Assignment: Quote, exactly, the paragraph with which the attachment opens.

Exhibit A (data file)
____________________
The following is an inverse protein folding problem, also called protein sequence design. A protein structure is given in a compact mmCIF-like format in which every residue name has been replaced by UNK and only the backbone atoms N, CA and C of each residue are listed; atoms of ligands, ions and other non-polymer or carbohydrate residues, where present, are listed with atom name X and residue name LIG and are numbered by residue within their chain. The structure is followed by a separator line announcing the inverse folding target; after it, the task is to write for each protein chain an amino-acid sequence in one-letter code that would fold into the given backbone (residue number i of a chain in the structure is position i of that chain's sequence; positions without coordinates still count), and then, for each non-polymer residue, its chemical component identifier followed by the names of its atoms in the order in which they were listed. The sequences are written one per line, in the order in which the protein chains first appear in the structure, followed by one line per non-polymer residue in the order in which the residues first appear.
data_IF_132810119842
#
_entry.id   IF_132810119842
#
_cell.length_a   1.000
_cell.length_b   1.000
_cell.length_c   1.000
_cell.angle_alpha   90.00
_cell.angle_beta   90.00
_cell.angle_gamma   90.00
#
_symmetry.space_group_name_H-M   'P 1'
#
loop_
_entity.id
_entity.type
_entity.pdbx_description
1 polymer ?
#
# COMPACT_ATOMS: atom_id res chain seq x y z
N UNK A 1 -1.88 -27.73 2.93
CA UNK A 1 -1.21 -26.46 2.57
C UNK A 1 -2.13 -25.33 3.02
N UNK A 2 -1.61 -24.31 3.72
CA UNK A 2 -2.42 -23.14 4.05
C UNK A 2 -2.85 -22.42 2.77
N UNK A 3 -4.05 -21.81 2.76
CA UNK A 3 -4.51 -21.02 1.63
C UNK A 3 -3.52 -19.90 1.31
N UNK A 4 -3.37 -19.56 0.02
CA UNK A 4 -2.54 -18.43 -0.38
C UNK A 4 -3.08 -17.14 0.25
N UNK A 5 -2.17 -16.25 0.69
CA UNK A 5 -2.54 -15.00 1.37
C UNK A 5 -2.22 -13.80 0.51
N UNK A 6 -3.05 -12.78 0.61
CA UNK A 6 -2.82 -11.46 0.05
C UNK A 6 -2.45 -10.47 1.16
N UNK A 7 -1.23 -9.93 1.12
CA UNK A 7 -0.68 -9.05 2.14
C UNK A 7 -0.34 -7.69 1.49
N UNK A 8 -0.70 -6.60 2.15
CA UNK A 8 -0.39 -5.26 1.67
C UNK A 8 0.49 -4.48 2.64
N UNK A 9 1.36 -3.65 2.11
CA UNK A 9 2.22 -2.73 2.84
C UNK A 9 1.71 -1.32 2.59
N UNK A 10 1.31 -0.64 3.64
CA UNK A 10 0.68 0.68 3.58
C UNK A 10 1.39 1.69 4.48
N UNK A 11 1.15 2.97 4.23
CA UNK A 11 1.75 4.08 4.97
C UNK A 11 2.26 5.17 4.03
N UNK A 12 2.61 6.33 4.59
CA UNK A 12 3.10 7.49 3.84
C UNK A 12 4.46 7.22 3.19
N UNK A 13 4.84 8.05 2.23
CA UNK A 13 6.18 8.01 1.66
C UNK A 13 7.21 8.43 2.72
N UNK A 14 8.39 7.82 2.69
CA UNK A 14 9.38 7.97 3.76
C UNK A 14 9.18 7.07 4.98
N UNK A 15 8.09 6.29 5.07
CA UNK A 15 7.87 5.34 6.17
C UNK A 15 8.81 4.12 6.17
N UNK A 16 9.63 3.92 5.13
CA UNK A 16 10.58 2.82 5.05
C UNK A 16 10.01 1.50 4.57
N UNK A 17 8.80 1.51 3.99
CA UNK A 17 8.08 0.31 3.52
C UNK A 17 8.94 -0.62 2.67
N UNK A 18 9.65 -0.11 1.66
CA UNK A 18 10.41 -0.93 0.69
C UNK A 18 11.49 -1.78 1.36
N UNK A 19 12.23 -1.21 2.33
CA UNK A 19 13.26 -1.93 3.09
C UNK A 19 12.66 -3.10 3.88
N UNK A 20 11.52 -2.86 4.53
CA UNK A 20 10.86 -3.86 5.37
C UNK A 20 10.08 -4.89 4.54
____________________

The following is an inverse protein folding problem, also called protein sequence design. A protein structure is given in a compact mmCIF-like format in which every residue name has been replaced by UNK and only the backbone atoms N, CA and C of each residue are listed; atoms of ligands, ions and other non-polymer or carbohydrate residues, where present, are listed with atom name X and residue name LIG and are numbered by residue within their chain. The structure is followed by a separator line announcing the inverse folding target; after it, the task is to write for each protein chain an amino-acid sequence in one-letter code that would fold into the given backbone (residue number i of a chain in the structure is position i of that chain's sequence; positions without coordinates still count), and then, for each non-polymer residue, its chemical component identifier followed by the names of its atoms in the order in which they were listed. The sequences are written one per line, in the order in which the protein chains first appear in the structure, followed by one line per non-polymer residue in the order in which the residues first appear.